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Home News David Keighley: Florence Nightingale a racist prima donna? More BBC propaganda masquerading...

David Keighley: Florence Nightingale a racist prima donna? More BBC propaganda masquerading as education

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What will it take to make the BBC realise how fundamentally and unpleasantly anti-British it is?

I raise the point because its contempt for national history and achievements now seems to ooze from almost every orifice and pore as part of the Corporation’s raison d’etre.  The BBC1 drama series The  Village – as those unfortunate enough to have watched it will know – typifies the approach.

This week, there was a minor blip in this relentless denigration.  The Trustees, who normally defend everything the BBC staff do with bloody-minded, partisan determination, found that even they could not sanction risible untruths about one of our national icons, Florence Nightingale.

The complaint, made by the principals of the Nightingale Society, centred on a sketch in an edition of the Children’s BBC (C-BBC) Horrible Histories series, in which our most famous nurse was outrageously defamed.  Originally broadcast in 2010, it lived on as a centrepiece of the BBC learning zone website. The video was aimed at primary school children (who are also frequently the target of the BBC’s agitprop about climate change).

The sketch was set in a PR agency run by a white-suited buffoon who had allegedly masterminded Ms Nightingale’s ‘Lady with the Lamp’ image. Before him were Ms Nightingale and Mary Seacole, the Jamaican-born nurse who also had an important role in comforting British soldiers during the Crimean War.  Seacole, of course, has become an icon and cause celebre of the multicultural movement.

The BBC writers had a deadly serious intent: to portray Ms Seacole as an oppressed, discriminated-against black person who history had wrongly ignored, and Ms Nightingale as a petulant, narcissistic, small-minded, racist prima donna who had actively discriminated against Ms Seacole because of the colour of her skin and had ruthlessly pumped up her own image at the expense of Ms Seacole’s.

In other words – a video with as much subtlety as a bag of concrete.

Excuse me if I seem to have had a humour by-pass here, but first of all I don’t think the sketch, which can be viewed here was that funny or original.  In fact, it was crass – it’s an insult to our children that the BBC thinks that ‘education’ has to be delivered in this facile, contrived way.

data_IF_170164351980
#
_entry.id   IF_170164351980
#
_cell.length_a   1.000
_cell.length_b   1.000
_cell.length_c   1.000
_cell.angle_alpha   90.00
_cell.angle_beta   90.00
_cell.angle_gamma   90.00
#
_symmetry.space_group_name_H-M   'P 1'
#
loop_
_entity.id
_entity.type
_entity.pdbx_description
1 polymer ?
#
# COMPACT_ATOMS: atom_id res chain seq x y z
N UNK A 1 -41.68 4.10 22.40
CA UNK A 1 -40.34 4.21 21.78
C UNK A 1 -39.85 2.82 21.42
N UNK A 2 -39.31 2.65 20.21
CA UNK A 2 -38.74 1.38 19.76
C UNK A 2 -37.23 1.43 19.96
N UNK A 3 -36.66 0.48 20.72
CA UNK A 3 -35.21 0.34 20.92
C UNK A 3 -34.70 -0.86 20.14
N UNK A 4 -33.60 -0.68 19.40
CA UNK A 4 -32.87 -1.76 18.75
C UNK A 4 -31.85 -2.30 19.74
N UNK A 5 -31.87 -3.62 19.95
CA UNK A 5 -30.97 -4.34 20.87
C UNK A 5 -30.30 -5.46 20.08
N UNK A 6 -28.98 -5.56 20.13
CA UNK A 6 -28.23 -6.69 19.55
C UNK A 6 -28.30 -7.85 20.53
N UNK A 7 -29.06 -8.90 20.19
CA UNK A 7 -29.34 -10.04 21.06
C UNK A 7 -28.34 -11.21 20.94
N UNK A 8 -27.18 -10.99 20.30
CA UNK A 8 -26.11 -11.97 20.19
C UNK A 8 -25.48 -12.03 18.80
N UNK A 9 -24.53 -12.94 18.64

This approach, however, was here clearly designed as a sugar-coating of a pill aimed squarely at the gullets of millions of primary school children – to ram home to them a deadly serious message fundamental to what has become part of the BBC Creed: namely, that history books are all wrong. In this BBC Newspeak, those who we once revered in our classrooms are cast as murderous colonialists, racists and filthy rich, devoid-of-morals capitalists (Ms Nightingale is several times described on the BBC fact-file about her as ‘rich’) whose only aim was to subjugate and denigrate poor unfortunates who happened to be black and, especially, those called Seacole.

That Creed is promulgated with zealotry and a desire to get the message across at all costs, irrespective of the facts.

The Nightingale Society rightly complained that there is not a scrap of evidence that our heroine of the Crimea – and the selfless founder of our noble traditions of nursing – was racist, and submitted a dossier showing that the whole sketch was with any historical foundation.

The BBC Trustees – faced with this overwhelming evidence – asked the programme makers if they could defend their position. Shamefully, they could not, and hence the Trustees’ begrudging finding. Even so, the complaint was only ‘partially upheld’, showing yet again that the Trustees are never truly on the side of viewers or the truth.  Their only constant aim is to defend the BBC in every way it can.

In fact, correspondence on the Nightingale Society  website shows that this episode was not isolated.  Another item – on schools radio – that purported to be a serious educational programme (rather than a sketch) misrepresented and totally exaggerated  Mary Seacole’s contribution in the Crimea and underplayed that of Nightingale. On that front, the Society’s battle with the programme makers continues; it’s clear that they remain determined to perpetuate their revisionist Creed and will not back down an inch.

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David Keighleyhttp://news-watch.co.uk
Former BBC news producer, BBC PR executive and head of corporate relations for TV-am. Director of News-watch.

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